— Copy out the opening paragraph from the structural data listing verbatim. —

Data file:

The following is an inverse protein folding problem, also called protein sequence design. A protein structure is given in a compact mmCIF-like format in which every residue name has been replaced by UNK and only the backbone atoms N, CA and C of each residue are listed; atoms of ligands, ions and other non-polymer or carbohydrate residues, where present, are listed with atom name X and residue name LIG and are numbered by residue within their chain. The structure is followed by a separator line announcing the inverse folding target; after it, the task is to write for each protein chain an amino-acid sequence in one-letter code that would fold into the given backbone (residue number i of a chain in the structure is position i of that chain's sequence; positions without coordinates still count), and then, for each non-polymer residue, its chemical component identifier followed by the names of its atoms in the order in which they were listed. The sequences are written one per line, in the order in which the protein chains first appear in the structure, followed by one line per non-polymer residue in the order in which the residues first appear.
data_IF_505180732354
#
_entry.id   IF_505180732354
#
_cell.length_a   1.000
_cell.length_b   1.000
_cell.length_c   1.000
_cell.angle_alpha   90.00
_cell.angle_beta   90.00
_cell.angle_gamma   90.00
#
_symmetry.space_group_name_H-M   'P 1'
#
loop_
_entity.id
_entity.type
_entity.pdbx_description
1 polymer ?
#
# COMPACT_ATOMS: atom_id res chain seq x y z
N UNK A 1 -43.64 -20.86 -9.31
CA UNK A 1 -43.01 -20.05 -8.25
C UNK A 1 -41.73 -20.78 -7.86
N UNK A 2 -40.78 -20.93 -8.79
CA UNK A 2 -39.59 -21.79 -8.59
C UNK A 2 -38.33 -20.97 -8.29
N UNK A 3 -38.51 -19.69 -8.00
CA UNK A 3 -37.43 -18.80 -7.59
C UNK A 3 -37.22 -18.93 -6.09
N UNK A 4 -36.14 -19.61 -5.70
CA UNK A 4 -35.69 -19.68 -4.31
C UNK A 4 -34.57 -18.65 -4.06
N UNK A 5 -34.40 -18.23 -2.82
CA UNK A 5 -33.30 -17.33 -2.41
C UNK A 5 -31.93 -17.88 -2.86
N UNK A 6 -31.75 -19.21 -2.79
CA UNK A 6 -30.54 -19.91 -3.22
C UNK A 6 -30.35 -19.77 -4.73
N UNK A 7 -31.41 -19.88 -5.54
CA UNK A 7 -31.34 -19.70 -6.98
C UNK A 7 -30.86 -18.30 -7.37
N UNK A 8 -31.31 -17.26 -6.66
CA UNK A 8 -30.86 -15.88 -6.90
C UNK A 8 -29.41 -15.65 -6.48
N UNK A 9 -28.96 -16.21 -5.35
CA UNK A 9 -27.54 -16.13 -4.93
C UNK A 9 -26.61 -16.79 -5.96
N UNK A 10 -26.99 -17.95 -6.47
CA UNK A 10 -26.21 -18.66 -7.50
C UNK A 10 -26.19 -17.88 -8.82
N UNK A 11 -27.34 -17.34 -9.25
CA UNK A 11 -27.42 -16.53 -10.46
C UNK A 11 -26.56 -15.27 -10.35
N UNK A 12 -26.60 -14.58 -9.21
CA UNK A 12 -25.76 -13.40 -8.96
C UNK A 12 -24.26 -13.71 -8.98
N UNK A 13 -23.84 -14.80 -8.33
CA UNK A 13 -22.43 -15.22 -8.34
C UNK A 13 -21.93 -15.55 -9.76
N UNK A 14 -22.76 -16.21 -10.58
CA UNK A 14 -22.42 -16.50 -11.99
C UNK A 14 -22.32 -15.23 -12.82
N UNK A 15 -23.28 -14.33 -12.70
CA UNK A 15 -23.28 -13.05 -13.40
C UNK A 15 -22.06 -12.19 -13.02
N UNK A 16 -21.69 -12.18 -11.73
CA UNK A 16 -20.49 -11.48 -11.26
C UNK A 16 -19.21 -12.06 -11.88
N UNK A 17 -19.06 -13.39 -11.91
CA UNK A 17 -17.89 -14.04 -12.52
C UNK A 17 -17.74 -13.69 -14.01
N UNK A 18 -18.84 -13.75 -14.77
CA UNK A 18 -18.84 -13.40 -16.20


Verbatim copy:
The following is an inverse protein folding problem, also called protein sequence design. A protein structure is given in a compact mmCIF-like format in which every residue name has been replaced by UNK and only the backbone atoms N, CA and C of each residue are listed; atoms of ligands, ions and other non-polymer or carbohydrate residues, where present, are listed with atom name X and residue name LIG and are numbered by residue within their chain. The structure is followed by a separator line announcing the inverse folding target; after it, the task is to write for each protein chain an amino-acid sequence in one-letter code that would fold into the given backbone (residue number i of a chain in the structure is position i of that chain's sequence; positions without coordinates still count), and then, for each non-polymer residue, its chemical component identifier followed by the names of its atoms in the order in which they were listed. The sequences are written one per line, in the order in which the protein chains first appear in the structure, followed by one line per non-polymer residue in the order in which the residues first appear.